Nicolette Stewart is a freelance writer based in Frankfurt am Main, Germany. You can read more of her tales of marauding, plunder, and international gorilla conspiracy at www.clickclackgorilla.com or find her talking about books on Twitter @bookpunks
Can you? Over on Book Punks, I talk about why living in Germany has turned me away from fiction about the war
“When the hype for Elizabeth Wein’s Code Name Verity was going around, I found myself forced to confront a new wall in my reading tastes, an allergy of sorts. I can’t read fiction about World War II. I don’t want to read fiction about World War II. Get that shit away from me—what are you kidding?—gross.
“It is a result of living in Germany. I have been here for almost ten years now, and I can’t recall a single day in recent memory when World War II didn’t come up. Let’s look at one week in the life.” Read more here.
This is a preview of The Week in Germany: WWII Fiction, Winter in Bavaria, Empty Houses, & Difficult German Words.
Andrea is a law student from Genoa, Italy who’s doing Erasmus at University of Bonn. This weekend he’s visiting me in Heidelberg and I seized this chance to compare our German Erasmus experiences.
With our young minds, we live, observe, and make our naive reflections. We treasure the opportunity of doing Erasmus in Germany, therefore we explore with big eyes and laugh at tiny obstacles. For the first post, off we go with some polemics!
When do Germans drink alcohol?
Anytime is a good time for drinking in Germany. While in Italy, Andrea explained, people only drink when evening begins. Italians don’t consider alcohol a daytime thing.
This is a preview of Thoughts on Germany From an Italian and Chinese Erasmus Student.
Right now we’re giving away a bunch of pretty books to fill your Berlin-obsessed heart. We’re giving away both 100 Favorites Places: Berlin and Mauerweg: Stories from the Berlin Wall Trail right here. When you enter, you get to tell us your favorite place in Berlin. While I have my money on something easy-to-remember like Brandeburg Gate being the most popular, ONLY YOUR VOTE CAN DECIDE. So get over there already. So far I’m the only person who voted Kopi (and I don’t even count, I’m just the tester), and that’s just silly.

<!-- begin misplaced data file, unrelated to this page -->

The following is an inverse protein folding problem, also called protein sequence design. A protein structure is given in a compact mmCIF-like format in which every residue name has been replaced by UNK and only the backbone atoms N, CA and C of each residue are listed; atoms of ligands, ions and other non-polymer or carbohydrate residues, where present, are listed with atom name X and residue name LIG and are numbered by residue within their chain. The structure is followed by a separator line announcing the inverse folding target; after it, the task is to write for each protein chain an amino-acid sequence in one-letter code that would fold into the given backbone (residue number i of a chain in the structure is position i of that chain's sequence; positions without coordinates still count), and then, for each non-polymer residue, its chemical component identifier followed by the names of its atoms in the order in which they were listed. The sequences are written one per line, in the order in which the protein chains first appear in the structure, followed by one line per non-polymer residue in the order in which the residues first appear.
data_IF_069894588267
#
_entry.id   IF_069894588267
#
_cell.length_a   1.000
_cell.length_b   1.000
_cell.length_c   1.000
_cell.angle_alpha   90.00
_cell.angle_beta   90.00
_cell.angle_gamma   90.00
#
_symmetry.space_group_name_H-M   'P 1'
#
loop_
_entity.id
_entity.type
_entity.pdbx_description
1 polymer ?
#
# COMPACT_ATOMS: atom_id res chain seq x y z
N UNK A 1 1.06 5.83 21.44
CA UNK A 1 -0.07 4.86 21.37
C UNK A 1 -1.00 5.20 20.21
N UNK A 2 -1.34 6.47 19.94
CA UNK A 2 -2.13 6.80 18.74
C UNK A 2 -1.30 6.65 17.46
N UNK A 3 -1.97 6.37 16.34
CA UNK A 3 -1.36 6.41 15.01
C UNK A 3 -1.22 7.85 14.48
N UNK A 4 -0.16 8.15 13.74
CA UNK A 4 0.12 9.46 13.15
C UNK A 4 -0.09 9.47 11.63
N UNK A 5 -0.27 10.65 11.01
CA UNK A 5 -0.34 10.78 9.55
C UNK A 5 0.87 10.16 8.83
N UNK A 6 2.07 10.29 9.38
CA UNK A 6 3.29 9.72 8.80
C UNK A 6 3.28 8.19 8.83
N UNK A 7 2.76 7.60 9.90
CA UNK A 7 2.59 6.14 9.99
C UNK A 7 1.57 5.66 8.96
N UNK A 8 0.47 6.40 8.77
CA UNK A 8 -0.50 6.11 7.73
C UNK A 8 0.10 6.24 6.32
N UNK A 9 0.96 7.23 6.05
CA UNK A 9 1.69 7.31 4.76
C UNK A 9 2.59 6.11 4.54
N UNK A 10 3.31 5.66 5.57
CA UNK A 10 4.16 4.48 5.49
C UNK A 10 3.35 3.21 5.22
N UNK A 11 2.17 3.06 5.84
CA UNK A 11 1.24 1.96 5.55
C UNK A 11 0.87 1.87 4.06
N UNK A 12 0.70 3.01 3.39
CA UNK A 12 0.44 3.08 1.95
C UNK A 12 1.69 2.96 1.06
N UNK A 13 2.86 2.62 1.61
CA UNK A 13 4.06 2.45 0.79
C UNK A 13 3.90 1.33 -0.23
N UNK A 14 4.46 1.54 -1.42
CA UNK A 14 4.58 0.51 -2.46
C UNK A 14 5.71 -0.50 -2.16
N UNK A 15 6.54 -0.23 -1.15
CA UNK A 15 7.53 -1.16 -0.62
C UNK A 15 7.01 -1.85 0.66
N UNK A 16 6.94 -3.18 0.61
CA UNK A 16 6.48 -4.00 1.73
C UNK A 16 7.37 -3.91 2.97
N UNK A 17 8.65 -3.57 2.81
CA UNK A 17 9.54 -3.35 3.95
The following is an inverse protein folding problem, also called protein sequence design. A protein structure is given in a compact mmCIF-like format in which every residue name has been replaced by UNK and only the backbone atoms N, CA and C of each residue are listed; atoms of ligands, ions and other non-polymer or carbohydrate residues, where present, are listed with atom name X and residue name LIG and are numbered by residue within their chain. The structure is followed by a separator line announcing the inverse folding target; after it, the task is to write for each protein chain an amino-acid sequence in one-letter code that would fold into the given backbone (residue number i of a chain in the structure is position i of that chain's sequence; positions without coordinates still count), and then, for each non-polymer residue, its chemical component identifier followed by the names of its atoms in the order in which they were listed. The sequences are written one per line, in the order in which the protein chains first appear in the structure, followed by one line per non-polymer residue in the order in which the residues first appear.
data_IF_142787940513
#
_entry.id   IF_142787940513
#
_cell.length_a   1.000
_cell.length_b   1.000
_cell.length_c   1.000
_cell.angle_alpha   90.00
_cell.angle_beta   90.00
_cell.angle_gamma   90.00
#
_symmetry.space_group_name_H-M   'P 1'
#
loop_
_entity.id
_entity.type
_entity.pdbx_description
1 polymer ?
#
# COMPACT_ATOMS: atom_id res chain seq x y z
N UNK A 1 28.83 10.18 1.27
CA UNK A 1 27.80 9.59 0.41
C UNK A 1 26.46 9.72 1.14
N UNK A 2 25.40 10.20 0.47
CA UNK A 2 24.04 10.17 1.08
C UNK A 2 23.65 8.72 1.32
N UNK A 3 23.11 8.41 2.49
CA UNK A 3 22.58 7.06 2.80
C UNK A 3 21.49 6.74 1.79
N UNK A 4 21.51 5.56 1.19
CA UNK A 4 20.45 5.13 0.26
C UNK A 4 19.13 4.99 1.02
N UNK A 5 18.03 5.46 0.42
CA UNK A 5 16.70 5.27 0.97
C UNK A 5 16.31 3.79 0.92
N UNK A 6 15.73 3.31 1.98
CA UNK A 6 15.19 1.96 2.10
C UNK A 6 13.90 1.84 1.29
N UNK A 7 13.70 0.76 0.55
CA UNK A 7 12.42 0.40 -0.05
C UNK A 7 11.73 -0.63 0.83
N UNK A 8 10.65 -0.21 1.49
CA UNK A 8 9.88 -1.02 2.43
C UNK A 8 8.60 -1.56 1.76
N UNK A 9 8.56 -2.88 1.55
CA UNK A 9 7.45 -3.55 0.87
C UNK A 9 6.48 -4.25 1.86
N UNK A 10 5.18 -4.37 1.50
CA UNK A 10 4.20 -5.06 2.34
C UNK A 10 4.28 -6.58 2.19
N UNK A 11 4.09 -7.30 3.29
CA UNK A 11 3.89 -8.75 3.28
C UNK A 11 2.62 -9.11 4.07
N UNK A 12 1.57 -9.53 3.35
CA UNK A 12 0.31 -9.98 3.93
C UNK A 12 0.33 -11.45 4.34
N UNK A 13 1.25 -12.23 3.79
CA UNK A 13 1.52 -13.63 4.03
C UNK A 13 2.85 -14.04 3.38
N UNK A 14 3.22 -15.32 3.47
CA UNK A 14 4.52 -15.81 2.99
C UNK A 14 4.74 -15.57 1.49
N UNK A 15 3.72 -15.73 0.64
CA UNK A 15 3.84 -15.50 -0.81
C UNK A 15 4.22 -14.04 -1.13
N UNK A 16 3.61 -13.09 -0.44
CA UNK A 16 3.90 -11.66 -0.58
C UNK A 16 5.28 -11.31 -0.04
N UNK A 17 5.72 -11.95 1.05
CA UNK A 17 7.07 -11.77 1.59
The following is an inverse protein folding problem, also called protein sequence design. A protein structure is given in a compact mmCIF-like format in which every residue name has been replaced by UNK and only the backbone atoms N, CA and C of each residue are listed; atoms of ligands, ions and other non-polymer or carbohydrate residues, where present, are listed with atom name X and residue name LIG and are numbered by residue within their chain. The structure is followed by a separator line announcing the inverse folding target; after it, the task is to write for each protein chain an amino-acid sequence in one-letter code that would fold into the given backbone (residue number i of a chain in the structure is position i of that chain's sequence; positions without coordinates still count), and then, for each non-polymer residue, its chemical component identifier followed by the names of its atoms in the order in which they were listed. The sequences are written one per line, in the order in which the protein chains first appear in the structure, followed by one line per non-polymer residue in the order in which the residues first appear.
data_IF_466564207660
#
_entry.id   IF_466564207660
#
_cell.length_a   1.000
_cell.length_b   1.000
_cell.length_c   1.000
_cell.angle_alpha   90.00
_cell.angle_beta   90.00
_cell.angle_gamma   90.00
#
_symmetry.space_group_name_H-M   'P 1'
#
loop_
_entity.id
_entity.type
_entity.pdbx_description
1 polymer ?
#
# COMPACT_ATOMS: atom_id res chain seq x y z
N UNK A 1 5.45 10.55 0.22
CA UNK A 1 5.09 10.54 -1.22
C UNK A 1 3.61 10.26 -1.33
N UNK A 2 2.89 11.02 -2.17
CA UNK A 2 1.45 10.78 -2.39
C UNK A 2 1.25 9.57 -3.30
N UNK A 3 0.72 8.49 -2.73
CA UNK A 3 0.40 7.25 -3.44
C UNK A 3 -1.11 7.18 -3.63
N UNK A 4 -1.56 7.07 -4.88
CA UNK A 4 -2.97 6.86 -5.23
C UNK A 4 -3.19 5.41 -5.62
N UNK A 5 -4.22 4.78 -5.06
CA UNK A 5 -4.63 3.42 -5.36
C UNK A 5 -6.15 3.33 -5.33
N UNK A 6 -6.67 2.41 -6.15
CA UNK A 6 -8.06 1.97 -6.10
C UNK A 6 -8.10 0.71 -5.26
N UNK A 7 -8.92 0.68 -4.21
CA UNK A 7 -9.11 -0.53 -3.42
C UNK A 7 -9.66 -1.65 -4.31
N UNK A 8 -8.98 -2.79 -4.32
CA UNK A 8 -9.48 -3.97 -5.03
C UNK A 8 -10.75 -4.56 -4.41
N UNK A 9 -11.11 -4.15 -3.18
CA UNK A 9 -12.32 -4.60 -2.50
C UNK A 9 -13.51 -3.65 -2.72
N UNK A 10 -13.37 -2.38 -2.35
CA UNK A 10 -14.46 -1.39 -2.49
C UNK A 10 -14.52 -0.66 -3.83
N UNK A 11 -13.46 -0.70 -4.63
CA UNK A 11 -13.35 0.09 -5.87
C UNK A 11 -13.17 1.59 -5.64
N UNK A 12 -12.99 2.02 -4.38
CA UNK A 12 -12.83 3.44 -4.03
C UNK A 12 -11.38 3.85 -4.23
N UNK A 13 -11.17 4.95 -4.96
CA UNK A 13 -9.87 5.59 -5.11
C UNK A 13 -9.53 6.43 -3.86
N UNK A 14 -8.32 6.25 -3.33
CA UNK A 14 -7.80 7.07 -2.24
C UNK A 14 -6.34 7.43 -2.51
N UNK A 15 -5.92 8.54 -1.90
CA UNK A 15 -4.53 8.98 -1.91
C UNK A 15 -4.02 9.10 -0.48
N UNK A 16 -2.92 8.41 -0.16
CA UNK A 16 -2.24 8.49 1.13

Where to take your parents in Berlin
This is a preview of The Week in Germany: Ice, Berlin, Berlin, Berlin, Offenbach.
Being an American, I think most of us can agree to having experienced at least some sort of anxiety about what it’s going to be like entering another country due to the aggressive nature of our airport security (even towards its own citizens). If you’re anything like me, you will/have/are scouring the internet looking for answers to questions that you simply cannot find. Well, look no further! In the next five minutes, you will learn the ins and outs of the German passport control and customs through my first-hand experience with Frankfurt am Main’s International Airport.
This is a preview of Expat Life: Passport Control, Customs, and Entry into Germany for Americans.
Looking for something to read…auf Deutsch? Here are a few suggestions from our resident obsessive reader.
Finnisches Feuer by Johanna Sinisalo
Finnisches Feuer—for the English speakers, Finnish Fire—was originally published in 2013 under the Finnish title Auringon Ydin. In 2014, it was translated into German by Stefan Moster, published by Tropen Roman, and a great big deal was made of it at the Frankfurt Book Fair. However, it has never been translated into English. Well, somebody really should get on that. Sinisalo is a writer I want to see more of, and oh how I would love to be able to discuss this book with my English-speaking book nerd friends. Just look at all the things on her bibliography! Sinisalo is just one of many (many many many) convincing arguments for getting more translated speculative fiction onto the English-language market.
This is a preview of Reading in German: Some Recommendations.